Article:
What a face Al Pacino (as Tony Montana) has in this movie! It's tough, and very much lived in. Montana's face is a barometer of his moods: a satanic mask with hellfire eyes when angered at a percieved double cross, almost handsome when happy (because Tony Montana is not handsome, he's striking, yes, but not handsome). His body has a swing to it, sometimes jittery, due to the drugs, but always cocky, always powerful. Montana is shades of charisma and cruelty, which simultaneously makes him atttractive and repellent to his nearest and dearest.

The movie itself is definately a Greek tragedy, with our antihero coming from nothing, seizing chances, making the right choices and getting money, power and his woman, a fey and cold blonde. His pursuit for the whole world and everything in it literally destroys him, but he goes out with a bang; when he's all pumped up with coke, riddled with bullets and literally seeing his burgeoning empire now ashes at his feet, in his mouth and nose, he looks at his assassins and snarls/screams the immortal words, "I'm still standing!" before he's blown away.


So yeah, I'm converted. I love Scarface, for its themes of greed and obsession and impotence. It is truly a cautionary tale and nowhere near as romantic as rappers want it to be. It's a story about a bad man in an even worse business.

What probably appeals, is that although Tony Montana is no hero, he still has his own moral code, and he went down fighting. The story isn't exactly Macbeth (although it has a few key themes in common) but its compelling.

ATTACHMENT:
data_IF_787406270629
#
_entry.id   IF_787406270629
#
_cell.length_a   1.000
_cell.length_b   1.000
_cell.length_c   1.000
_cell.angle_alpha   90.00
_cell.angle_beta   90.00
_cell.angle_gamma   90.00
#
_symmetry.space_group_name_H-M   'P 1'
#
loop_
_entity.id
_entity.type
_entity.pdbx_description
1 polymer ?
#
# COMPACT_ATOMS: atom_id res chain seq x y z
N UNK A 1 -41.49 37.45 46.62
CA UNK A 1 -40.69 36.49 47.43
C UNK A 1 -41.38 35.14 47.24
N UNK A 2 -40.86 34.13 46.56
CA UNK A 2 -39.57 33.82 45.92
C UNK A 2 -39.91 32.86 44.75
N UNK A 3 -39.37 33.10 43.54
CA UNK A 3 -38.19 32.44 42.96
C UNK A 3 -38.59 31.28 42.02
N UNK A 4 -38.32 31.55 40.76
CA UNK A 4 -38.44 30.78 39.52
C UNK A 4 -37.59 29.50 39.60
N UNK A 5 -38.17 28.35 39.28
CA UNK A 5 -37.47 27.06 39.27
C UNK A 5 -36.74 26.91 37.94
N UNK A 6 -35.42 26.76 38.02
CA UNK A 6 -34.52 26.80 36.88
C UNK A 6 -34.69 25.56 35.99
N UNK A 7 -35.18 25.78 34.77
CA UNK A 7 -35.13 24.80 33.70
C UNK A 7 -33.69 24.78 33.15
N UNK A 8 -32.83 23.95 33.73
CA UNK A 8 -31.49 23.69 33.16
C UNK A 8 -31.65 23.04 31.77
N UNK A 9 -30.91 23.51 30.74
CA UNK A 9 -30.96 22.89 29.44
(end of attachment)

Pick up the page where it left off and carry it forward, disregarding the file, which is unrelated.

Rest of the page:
Tony Montana is all passion and no control, all faith and nothing to believe in, and when he finally takes a stand, it gets him killed, in large part because he destroys his own support systems.


And yes, I can understand why the writer used that celluloid image for her character in her story. Vincent DeInnocentis is tough, and has his own moral code, but unlike Montana, he doesn't really have those sociopathic tendencies and a drug habit that could stun an African bull elephant. He's lived (although he's relatively young), and his character is formed, so he deserves a face like Montana's. It really fits, and I think I have a new literary crush, even though he's already gotten his girl. *sighs*

I'm the suck.

On the knitting scene: I was supposed to do a jumper for Nanowrimo - the National Write a Novel Month, wherein you write 50,000 words in 30 days? Instead, you're supposed to do 50,000 stitches in 30 days (about a jumper's worth). I wanted to do central park hoodie in Rowan All Seasons cotton. I've done the gauge stitch and casted on twice, but the yarn isn't for that jumper. Maggie Righetti is right, you need to listen to your yarn.

My all seasons is murmuring sweetnothings for me to turn it into a miltary jacket but with slightly belled sleeves, ala Phildar. It's also telling me in hot whispers that I need to get a calculator, some graph paper and hop to it, because it would be fabulous, but I'm studiously ignoring it. I don't want to start whipping out calculators and Barbara Walker just yet.

At the moment, I'm still crocheting my squares for charity, and trying to talk myself out of doing a short sleeved garment for winter. But winter in my neck of the woods hasn't been winter for a while, with all that global warming.

So, have you discovered something new that you've perhaps dismissed before?


JayJay said...

My hubby is a HUGE Al Pacino fan. I haven't seen Scarface, but I'm sure I will eventually, under the circumstances.

I have lots of yarn whispering to me, but I need to ignore them in favor of packing for our move.

cranberry said...

Well, if you're faint of heart, you might want to fastforward through the chainsaw scene. The movie is bloody but worth a watch. The dialogue is quotable and snappy. Oliver Stone did a good job.